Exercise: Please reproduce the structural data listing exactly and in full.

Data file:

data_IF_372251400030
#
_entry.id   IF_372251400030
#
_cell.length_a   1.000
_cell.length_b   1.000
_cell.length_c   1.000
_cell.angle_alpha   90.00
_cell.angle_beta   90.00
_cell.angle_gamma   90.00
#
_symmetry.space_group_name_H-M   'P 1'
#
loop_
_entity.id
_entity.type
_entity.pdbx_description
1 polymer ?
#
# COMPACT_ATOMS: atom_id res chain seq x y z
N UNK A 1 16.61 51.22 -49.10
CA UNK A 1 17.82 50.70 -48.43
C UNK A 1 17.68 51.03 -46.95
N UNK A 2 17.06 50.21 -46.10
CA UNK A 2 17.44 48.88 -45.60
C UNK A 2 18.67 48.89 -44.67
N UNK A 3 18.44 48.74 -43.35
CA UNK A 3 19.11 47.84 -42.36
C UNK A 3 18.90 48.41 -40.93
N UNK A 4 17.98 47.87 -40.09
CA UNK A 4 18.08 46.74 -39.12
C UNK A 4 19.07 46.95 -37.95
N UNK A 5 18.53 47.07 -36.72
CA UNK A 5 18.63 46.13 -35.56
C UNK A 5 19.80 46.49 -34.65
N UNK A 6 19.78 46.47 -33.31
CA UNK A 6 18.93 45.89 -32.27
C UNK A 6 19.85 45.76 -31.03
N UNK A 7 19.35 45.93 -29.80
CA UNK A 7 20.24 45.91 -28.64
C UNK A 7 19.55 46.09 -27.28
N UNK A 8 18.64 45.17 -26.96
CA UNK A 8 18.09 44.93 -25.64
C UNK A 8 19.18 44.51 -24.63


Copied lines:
data_IF_372251400030
#
_entry.id   IF_372251400030
#
_cell.length_a   1.000
_cell.length_b   1.000
_cell.length_c   1.000
_cell.angle_alpha   90.00
_cell.angle_beta   90.00
_cell.angle_gamma   90.00
#
_symmetry.space_group_name_H-M   'P 1'
#
loop_
_entity.id
_entity.type
_entity.pdbx_description
1 polymer ?
#
# COMPACT_ATOMS: atom_id res chain seq x y z
N UNK A 1 16.61 51.22 -49.10
CA UNK A 1 17.82 50.70 -48.43
C UNK A 1 17.68 51.03 -46.95
N UNK A 2 17.06 50.21 -46.10
CA UNK A 2 17.44 48.88 -45.60
C UNK A 2 18.67 48.89 -44.67
N UNK A 3 18.44 48.74 -43.35
CA UNK A 3 19.11 47.84 -42.36
C UNK A 3 18.90 48.41 -40.93
N UNK A 4 17.98 47.87 -40.09
CA UNK A 4 18.08 46.74 -39.12
C UNK A 4 19.07 46.95 -37.95
N UNK A 5 18.53 47.07 -36.72
CA UNK A 5 18.63 46.13 -35.56
C UNK A 5 19.80 46.49 -34.65
N UNK A 6 19.78 46.47 -33.31
CA UNK A 6 18.93 45.89 -32.27
C UNK A 6 19.85 45.76 -31.03
N UNK A 7 19.35 45.93 -29.80
CA UNK A 7 20.24 45.91 -28.64
C UNK A 7 19.55 46.09 -27.28
N UNK A 8 18.64 45.17 -26.96
CA UNK A 8 18.09 44.93 -25.64
C UNK A 8 19.18 44.51 -24.63